Apart from this, the story feels a little ordinary and the pacing feels wrong. Perhaps I should say “unique” again, instead of “wrong.” Because if you attach unusual pacing to an typical genre storyline, it might feel “wrong.” So the setup is typical. Suzuki arrives, learns of stats and abilities, etc., learns to use those abilities, and finds himself “leveled up” very quickly. He goes into a town, meets new people and makes friends (girls), and has adventures with that handful of antagonists in various different environments. Sounds pretty ordinary right? This is where the pacing starts to turn the ordinary into the unique or weird, depending on how you react to it.
I can sum up the pacing oddity with this: often an adventure or antagonist won’t last more than one episode. This isn’t always the case, but it’s so noticeable when it does happen that’s what you remember. I recall the episode with the undead king and Mia. He appears at the very end of one episode as a lead-in to the next. He abducts Mia and Suzuki follows him to rescue her. This undead king then challenges Suzuki to make it through this dungeon of a thing. A dungeon adventure is a familiar item in isekai, sometimes just appearing for an arc, or here and there, or sometimes undergirding an entire series. Despite going through a predictably varied set of dungeon floors however, Suzuki completes this adventure and overcomes the undead king in a single episode! I’m left wondering what happened to the rest. It’s either really clever or really dumb by the authors. This is the best example, but a lot of his adventures feel like this.
I like the attempt at uniqueness. Arcs can go on for way too long. I know Fairy Tail falls is that “endless” category of adventure anime, but I inextricably associate insanely long adventure arcs with that show. These are the shortest adventures I’ve ever seen in any anime here in Death March. And while I admire the attempt to do something unique, I react somewhat negatively to how cut-short these adventures seem. Others might really think this is a positive, and I completely understand that. It certainly is different!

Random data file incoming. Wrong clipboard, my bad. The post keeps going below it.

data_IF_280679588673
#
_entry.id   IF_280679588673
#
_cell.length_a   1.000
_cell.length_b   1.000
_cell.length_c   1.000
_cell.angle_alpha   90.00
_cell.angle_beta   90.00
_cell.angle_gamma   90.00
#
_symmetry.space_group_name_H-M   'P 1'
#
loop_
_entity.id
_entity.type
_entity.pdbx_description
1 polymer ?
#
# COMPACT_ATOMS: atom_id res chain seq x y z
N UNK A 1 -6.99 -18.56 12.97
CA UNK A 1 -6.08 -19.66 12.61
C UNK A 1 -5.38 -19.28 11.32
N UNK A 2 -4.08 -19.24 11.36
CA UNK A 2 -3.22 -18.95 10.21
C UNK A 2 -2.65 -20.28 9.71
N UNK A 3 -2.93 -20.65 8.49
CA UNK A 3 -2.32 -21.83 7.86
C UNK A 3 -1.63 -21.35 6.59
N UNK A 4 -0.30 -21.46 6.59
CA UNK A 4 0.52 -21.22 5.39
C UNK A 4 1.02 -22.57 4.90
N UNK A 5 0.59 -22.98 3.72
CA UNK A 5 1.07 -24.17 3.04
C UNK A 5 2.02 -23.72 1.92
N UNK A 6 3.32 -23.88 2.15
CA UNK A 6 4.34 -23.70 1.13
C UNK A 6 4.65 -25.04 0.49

Therefore, while I think the story has its negatives, I can’t fault it for trying to be unique. Nothing screams “stereotypical” quite like isekai-adventure. This show attempts to buck that label, and even if the result leaves me scratching my head at times, at least it tried for sake of attempting to be unique. I can’t help but admire that.
That’s another thing: what the hell does rhapsody mean here? This show causes me so much confusion already, I don’t even want to think about it. I already don’t know what meaning “death march” adds to this show. I don’t even want to dive into why this word is attached to the title. Or maybe I do know why.
This show pulls you all over the place. I’ll find something about it I really like. Then I’ll find something I really dislike. I’ll find something stereotypical. Then I’ll find something really unique. I’ll find something that’s good quality. Then I’ll find something dumb. I think I’m enjoying it and I’ll look forward to a new season. Then I think I don’t care if I ever see another season, much less another episode. I looked forward to watching the next episode of this anime about as much as I didn’t care anything about it. It was really strange and really random. Much like a rhapsody in music. Music? Why are we talking about music now? I’m so confused.